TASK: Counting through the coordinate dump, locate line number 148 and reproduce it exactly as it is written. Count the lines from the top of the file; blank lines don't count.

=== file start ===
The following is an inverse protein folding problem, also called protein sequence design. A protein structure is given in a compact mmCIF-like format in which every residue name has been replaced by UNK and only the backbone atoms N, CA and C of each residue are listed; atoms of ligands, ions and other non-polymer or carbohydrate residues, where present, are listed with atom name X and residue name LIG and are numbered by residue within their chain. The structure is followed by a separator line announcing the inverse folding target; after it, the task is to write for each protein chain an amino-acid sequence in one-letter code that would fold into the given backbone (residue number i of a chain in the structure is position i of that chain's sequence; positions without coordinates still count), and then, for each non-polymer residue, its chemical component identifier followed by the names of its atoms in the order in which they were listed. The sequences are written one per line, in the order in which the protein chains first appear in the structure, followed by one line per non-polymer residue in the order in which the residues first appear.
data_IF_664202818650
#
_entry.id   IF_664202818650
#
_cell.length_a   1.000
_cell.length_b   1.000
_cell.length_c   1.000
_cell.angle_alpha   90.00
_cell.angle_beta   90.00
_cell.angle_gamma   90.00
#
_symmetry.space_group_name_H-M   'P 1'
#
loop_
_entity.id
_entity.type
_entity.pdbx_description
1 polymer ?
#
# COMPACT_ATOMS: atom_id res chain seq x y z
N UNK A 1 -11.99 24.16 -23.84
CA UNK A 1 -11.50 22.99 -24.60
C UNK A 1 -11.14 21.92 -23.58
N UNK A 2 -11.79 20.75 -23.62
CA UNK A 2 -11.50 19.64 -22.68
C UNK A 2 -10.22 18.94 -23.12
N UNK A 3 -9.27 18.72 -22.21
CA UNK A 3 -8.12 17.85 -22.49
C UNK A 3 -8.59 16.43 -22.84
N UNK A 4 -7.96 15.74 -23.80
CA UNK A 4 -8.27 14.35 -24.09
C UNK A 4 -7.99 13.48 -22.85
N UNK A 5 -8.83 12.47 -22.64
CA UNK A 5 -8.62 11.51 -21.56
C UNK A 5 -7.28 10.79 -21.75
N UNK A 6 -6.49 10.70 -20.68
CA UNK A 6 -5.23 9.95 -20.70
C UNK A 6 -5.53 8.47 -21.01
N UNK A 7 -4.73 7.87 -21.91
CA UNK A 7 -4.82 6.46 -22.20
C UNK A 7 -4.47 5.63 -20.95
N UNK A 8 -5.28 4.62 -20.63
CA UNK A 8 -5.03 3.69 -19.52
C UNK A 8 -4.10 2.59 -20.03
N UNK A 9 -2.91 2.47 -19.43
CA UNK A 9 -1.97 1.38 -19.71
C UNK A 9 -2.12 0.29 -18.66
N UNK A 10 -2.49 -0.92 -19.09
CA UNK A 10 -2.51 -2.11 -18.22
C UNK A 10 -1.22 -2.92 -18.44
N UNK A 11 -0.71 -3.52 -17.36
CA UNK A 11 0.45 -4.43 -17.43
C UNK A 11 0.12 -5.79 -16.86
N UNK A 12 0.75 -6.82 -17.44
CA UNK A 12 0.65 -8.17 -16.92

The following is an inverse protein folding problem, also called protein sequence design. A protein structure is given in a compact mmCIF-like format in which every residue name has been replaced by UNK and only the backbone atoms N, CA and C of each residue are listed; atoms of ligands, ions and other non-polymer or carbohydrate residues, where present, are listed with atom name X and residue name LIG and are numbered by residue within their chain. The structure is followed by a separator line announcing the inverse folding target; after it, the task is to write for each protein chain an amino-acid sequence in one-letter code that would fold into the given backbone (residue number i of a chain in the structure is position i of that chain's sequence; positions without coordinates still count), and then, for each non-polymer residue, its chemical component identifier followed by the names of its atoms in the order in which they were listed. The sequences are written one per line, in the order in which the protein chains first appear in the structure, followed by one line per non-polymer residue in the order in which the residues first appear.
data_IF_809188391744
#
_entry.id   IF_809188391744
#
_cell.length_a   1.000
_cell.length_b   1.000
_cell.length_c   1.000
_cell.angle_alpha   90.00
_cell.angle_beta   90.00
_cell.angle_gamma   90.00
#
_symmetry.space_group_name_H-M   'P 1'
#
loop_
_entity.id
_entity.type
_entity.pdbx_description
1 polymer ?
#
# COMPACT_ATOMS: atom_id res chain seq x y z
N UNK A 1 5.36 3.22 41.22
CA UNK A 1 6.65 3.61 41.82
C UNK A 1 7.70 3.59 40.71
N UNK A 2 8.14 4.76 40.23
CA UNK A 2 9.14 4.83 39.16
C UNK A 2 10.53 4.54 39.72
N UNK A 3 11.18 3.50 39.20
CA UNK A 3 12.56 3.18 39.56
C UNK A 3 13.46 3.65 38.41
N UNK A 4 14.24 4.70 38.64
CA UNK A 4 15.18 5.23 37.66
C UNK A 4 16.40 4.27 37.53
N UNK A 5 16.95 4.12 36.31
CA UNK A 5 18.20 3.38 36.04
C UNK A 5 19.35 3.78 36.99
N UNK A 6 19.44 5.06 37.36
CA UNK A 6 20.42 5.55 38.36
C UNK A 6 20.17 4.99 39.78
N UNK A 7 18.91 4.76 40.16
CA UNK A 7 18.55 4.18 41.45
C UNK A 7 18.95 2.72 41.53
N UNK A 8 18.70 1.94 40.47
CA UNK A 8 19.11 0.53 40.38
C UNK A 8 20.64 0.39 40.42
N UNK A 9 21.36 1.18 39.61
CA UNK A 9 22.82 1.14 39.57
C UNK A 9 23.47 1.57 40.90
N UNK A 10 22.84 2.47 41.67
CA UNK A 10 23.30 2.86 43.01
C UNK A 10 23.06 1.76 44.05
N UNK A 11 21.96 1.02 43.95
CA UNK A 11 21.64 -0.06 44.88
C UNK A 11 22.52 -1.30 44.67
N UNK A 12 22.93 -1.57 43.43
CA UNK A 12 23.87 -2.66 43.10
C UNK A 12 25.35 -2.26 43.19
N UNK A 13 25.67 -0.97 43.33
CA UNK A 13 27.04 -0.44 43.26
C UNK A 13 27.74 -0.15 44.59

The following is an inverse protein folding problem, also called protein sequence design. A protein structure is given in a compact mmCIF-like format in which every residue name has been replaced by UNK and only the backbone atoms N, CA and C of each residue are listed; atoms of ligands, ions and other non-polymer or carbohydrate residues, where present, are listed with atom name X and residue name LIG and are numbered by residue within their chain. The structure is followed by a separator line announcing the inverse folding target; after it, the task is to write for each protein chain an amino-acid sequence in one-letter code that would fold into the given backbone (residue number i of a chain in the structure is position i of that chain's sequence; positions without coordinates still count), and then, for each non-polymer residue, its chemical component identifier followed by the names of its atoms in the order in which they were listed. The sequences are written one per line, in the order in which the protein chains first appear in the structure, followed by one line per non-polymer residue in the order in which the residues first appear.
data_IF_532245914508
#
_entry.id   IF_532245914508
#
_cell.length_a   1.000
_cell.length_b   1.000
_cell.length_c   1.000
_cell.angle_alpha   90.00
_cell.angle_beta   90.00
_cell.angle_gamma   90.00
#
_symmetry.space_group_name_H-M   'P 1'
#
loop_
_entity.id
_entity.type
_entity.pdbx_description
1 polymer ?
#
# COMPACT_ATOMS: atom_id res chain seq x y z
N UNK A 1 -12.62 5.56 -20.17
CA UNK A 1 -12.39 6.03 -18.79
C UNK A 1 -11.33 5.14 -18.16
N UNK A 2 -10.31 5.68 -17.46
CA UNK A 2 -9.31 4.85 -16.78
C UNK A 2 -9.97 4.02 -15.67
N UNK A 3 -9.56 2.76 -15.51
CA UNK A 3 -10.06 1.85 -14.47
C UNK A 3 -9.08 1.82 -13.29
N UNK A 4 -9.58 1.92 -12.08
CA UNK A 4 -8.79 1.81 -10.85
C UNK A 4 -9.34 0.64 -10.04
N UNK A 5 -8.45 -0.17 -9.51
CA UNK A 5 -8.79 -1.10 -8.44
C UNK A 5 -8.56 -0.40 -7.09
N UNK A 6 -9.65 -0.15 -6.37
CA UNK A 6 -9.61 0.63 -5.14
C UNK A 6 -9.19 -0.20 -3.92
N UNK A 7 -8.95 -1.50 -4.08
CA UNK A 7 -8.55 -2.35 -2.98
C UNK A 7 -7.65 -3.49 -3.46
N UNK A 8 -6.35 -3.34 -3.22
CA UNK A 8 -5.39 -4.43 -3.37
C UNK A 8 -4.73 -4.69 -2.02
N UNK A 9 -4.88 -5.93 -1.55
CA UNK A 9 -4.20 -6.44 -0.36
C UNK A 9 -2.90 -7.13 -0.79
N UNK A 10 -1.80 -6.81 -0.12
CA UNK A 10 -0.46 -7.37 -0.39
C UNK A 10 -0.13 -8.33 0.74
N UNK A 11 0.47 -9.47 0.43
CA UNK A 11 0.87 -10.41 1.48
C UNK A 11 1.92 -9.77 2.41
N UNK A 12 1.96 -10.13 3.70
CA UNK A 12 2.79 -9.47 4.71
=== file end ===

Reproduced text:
CA UNK A 4 -8.79 1.81 -10.85